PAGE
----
Alexander has a serve at developers
COMMENTATING the Australian Open is a bittersweet experience for John Alexander these days.
He says international tennis has never been better but Australian tennis has never been worse — and that is difficult for the 57-year-old to stomach as he sits behind the microphone for Channel 7 this week.
Alexander doesn’t blame Australian players — instead it is land developers, councils and government who, to him, are the enemy.
‘‘Is it dispiriting that Australians aren’t doing better or doing as well as they did in the past? It is, but you have to judge each player on their own merits and they’re doing their best,’’ Alexander says.
‘‘Lleyton Hewitt is coming back from injury and Sam Stosur has had wretched luck with illness.
‘‘In 1970 we had six of the top 10 players in the world in men — Rosewall, Newcombe, Emerson, Laver, Roche and Stolle — but at that point we had more tennis courts per head of population than any other country and the highest participation rate in the world.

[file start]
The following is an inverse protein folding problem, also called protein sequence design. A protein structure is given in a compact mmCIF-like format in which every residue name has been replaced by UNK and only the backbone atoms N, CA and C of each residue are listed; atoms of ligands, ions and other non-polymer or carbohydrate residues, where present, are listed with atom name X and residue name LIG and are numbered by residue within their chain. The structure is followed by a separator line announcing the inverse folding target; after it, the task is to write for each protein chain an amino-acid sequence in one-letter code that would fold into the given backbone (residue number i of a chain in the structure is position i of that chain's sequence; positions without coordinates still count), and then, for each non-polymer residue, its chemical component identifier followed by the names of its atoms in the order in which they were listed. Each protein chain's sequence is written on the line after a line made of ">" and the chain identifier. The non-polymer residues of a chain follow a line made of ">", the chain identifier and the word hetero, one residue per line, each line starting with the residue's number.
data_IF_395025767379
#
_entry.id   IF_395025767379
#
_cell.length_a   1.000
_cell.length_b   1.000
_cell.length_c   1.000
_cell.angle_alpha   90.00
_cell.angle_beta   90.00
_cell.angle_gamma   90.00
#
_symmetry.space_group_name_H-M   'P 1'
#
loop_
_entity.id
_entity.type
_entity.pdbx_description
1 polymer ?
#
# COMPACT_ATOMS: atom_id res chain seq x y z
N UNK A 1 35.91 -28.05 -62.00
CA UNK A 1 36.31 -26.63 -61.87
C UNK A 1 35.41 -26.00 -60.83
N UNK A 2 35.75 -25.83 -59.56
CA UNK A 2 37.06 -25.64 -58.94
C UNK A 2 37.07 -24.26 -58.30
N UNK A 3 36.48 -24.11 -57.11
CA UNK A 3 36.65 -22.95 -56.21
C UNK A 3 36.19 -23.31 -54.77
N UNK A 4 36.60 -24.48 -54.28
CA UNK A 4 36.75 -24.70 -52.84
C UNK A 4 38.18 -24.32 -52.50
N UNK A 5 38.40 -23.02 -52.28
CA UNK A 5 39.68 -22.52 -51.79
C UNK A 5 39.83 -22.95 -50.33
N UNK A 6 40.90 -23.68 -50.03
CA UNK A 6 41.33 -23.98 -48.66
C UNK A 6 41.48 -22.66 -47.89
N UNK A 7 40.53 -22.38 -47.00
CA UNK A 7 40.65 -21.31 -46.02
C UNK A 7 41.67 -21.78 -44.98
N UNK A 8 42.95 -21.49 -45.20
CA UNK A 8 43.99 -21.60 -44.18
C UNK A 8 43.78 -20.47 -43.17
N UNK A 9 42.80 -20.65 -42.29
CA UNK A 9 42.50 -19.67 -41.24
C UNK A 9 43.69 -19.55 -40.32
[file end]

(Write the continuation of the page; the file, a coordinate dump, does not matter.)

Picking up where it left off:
‘‘We’ve lost thousands of tennis courts across the country in the past 10 years. We had the real estate boom and tennis courts were the first target.
‘‘We were complacent in Australia. We thought we’d always dominate and, with so many tennis courts, it didn’t matter if one was built on.
‘‘Each tennis court gives 80 to 100 people the opportunity to play tennis each week so if you lose 1000 courts you lose 80,000 to 100,000 opportunities.
‘‘Tennis Australia has to engage with governments and councils to ensure that tennis courts are not only protected but get replaced.’’
Australian tennis is at crisis point but Alexander says the sport is booming internationally.
Spain, France and many Asian and eastern European countries have poured billions of dollars into tennis clubs, academies and facilities — and that has produced a swag of champions.
For now, Alexander is just hoping that the popularity of the Australian Open will help boost Australia’s future tennis stocks.
‘‘Usually what happens after the tournament is that there’s a great pick-up in participation during February and March.
‘‘It’s a great time of year for tennis in Australia.’’
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